55.3 F
Monday, May 20, 2024
COVID-19Over 90% of Milpitas Unified students are learning remotely this week

Over 90% of Milpitas Unified students are learning remotely this week

In response to the omicron surge, the vast majority of students in the Milpitas Unified School District (MUSD) have opted to stay home and receive synchronous learning online this week. 

After students and staff returned from Winter Break on January 3, school sites were overwhelmed with rising case numbers and staff shortages. MUSD’s data from last Thursday revealed that over 10% of students across the district were absent. Test kits were running out and staff members were overwhelmed, scrambling to find ways to cover classes. 

In an effort to help stop the spread and create a safe learning environment for students and staff, MUSD found a creative solution – they decided that they would ask parents to sign an Independent Study Contract, per Assembly Bill 130, to allow their kids to stay home and learn remotely for the week of January 10. Not only that, but all students would be on the same bell schedules, with their teachers present online and teaching. 

An initial message from the Office of the Superintendent which went out to families on January 7 stated that “ALL MUSD SCHOOLS WILL BE PLACED ON A 10-DAY DISTRICT-WIDE QUARANTINE.” The quarantine was to last from January 10-January 17. Families were asked to sign the Independent Study Contracts to initiate the process.  

But after consulting with Santa Clara County Office of Education’s County Superintendent of Schools, Dr. Mary Ann Dewan, the district discovered that it could not legally call for a quarantine; it’s something that only the County and State are able to do. MUSD also realized that they had to make something abundantly clear: Families had to know that they were the ones in charge of deciding whether or not to keep their children at home to learn remotely, based on the risk to their health and safety. 

With this in mind, MUSD sent out new messaging to district families on January 8, letting them know that the in-person option would still be available to them, should they choose not to sign the contract.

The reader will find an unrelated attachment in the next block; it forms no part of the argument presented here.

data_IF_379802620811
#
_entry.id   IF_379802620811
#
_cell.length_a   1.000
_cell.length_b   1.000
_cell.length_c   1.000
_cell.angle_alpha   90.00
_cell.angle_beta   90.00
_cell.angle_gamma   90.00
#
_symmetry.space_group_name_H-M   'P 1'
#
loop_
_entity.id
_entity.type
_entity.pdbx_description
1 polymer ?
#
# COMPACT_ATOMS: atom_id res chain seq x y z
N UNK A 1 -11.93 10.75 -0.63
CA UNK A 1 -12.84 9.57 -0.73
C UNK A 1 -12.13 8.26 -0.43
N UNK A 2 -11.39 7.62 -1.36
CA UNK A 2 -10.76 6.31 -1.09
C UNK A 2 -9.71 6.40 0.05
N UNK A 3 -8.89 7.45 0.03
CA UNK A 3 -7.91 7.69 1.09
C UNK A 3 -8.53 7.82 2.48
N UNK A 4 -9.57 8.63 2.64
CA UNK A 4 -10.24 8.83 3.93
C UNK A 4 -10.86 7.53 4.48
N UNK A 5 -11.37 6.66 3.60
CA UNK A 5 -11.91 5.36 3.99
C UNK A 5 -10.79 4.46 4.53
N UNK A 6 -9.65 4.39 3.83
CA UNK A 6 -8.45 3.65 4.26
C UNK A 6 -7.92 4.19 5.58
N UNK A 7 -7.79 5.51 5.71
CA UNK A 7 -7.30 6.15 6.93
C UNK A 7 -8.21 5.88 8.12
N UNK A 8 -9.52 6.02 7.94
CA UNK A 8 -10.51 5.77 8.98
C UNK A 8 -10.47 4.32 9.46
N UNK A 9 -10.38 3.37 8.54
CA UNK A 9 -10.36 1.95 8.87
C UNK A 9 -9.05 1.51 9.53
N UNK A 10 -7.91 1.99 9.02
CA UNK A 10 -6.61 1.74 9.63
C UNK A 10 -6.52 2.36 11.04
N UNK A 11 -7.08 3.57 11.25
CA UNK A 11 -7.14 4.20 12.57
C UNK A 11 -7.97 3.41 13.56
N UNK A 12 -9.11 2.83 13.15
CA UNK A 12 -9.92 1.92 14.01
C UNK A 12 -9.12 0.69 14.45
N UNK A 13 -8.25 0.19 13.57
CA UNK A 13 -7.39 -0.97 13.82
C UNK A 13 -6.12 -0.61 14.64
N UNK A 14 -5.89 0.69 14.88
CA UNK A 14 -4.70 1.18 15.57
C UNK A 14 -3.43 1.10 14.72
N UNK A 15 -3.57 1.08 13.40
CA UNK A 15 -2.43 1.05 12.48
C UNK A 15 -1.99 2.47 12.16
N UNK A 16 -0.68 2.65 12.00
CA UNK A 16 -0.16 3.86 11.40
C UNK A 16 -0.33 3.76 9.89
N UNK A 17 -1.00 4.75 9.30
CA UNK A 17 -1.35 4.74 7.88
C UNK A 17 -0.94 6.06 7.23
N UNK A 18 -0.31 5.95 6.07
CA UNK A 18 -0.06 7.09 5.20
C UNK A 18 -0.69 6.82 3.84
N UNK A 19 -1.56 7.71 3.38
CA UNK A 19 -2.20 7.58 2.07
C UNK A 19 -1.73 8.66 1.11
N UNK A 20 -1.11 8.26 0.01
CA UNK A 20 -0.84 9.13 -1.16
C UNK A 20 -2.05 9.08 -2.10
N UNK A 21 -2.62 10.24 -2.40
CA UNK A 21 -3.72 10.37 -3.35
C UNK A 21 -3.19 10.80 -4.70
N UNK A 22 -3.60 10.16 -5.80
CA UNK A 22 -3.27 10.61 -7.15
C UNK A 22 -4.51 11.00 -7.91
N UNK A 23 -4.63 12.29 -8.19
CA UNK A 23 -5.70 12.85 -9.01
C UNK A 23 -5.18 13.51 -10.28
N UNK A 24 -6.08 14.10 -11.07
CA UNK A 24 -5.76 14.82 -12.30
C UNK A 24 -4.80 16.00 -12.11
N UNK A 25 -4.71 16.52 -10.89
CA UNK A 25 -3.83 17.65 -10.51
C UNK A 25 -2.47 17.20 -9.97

After the new message was sent out, many parents took to social media, unsure about whether or not they could still keep their children home to learn for the following week. Families were further confused by headlines from local media outlets stating that MUSD had reversed their decision and that Milpitas schools would remain open after all. 

MUSD teachers and principals spent hours on the phone last weekend, clarifying the situation to parents. 

This past Monday, teachers began the process of teaching students remotely. Over 90% of students in the district have been learning from home. Students who opted to go to school in-person also attend virtually via chromebooks. 

Data reported at yesterday’s MUSD Board of Education meeting shows that attendance rates have spiked across the district. 

Last Thursday, the attendance rate was at 92.79%. But this Monday showed a rate of 97.18%. At yesterday’s board meeting, Superintendent Cheryl Jordan attributed the change in attendance to the fact that staff and students who are quarantining can still get access to learning. 

The Beat spoke on the issue to Devi Sreepada, a parent of two Curtner Elementary School students. Sreepada praised the school district for their hard work and for coming up with a solution that would allow her to keep her kids safe at home this week, while still learning. 

“It’s been going remarkably well,” she said. “The teachers are there all through the day. And I feel like my kids are getting exactly what they would get in-person.”   



Rhoda Shapiro
Rhoda Shapiro